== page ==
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Old August 6, 2008, 10:14 PM   #23
Senior Member
Join Date: October 8, 2006
Location: Northern Michigan
Posts: 2,772
Originally Posted by FL-Flinter
C'mon man, you must be shooting cheap production made flinters to have all those problems! Try shooting one I built sometime, by the time your optical nerve registers the pan flash, the ball is already out of the bore. Everytime I've been at ML shoots, I see the percussion guys spending more time poking at their nipple holes and snapping caps than shooting - the most reliable percussion gun is an underhammer, almost no problems with u/h's compared to sidelocks, especially the snail-breech sidelocks.

Yes, a flintlock must be set-up correctly and that should be done when it is built and never requires adjustment unless something breaks. Try shooting a quality hand-built flinter with a tuned lock & trigger, a single point cut rifled bore and good sights and you'll find your percussion guns becoming "safe queens" rather quickly.
You completely missed the point of the post and the OP's request.

I regularly shoot high quality flintlocks and I have owned inexpensive, entry level flintlocks. Yes, there is a world of difference. There's also a world of difference in price. The man wants to get into the sport, not invest his next month's mortgage payment on something he may not want to do.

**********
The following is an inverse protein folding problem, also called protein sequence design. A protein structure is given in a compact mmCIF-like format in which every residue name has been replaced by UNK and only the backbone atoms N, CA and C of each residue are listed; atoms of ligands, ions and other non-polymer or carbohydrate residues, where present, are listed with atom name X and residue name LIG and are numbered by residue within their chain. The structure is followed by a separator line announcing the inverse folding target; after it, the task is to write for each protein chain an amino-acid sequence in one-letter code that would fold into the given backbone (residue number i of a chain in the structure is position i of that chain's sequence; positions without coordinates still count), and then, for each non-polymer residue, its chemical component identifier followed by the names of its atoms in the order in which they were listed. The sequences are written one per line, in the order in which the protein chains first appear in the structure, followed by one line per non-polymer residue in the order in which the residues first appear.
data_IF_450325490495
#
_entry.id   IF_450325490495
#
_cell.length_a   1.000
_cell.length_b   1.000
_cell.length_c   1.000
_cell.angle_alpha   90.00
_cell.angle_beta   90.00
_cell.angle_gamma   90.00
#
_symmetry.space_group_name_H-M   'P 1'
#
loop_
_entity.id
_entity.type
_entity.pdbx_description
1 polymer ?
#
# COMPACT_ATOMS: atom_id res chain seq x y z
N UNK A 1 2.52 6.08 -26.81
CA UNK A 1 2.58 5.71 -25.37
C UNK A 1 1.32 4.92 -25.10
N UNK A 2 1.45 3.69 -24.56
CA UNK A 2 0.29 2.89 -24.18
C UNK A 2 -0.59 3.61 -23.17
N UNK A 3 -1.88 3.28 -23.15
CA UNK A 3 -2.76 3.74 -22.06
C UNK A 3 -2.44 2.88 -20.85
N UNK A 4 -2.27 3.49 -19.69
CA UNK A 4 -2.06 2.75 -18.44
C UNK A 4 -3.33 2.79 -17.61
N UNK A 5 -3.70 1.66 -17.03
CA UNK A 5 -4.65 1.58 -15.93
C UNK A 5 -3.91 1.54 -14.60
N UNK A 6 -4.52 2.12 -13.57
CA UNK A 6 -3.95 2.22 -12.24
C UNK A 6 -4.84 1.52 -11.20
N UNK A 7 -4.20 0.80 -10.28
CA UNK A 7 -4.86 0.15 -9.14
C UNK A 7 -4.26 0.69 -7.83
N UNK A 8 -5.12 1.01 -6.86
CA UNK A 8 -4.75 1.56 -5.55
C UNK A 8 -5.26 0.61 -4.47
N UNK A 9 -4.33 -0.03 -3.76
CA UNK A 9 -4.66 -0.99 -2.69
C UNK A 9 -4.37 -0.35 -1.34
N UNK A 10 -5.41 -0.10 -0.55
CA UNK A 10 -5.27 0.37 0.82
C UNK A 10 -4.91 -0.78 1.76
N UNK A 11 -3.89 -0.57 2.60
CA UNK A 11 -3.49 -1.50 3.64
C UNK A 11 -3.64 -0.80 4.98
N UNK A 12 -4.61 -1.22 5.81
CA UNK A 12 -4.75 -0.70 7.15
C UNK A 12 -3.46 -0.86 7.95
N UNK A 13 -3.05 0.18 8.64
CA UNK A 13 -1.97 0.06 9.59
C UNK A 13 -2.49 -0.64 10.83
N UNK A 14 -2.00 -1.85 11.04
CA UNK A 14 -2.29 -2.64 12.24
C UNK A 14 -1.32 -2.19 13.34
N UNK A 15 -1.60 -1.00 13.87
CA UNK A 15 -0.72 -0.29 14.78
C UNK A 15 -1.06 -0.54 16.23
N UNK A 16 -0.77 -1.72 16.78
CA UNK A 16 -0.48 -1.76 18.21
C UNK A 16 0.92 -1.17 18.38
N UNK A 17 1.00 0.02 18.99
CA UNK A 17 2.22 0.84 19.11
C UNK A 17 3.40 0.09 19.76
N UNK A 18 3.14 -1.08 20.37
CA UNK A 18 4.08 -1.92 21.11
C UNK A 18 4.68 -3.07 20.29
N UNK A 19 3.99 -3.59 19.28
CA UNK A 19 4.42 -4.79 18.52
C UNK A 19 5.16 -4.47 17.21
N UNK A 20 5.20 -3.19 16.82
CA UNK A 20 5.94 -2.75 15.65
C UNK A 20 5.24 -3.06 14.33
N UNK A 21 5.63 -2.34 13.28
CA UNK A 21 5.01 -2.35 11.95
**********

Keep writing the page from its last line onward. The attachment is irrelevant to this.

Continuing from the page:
My intent was to point out that, for a person new to bp with less than unlimited funds the better approach would be to start with a percussion gun, not a flintlock. At the OP's request I provided a list of the issues that would be faced by a new shooter with an entry level flintlock.

My guns do not have the problems I wrote about. I built them and I tuned them. I know what it takes. And I know that the entry level guns are likely to exhibit any and perhaps even all of the problems I mentioned. A new shooter should not have to deal with those in addition to learning the basics of the sport. Don't you agree?
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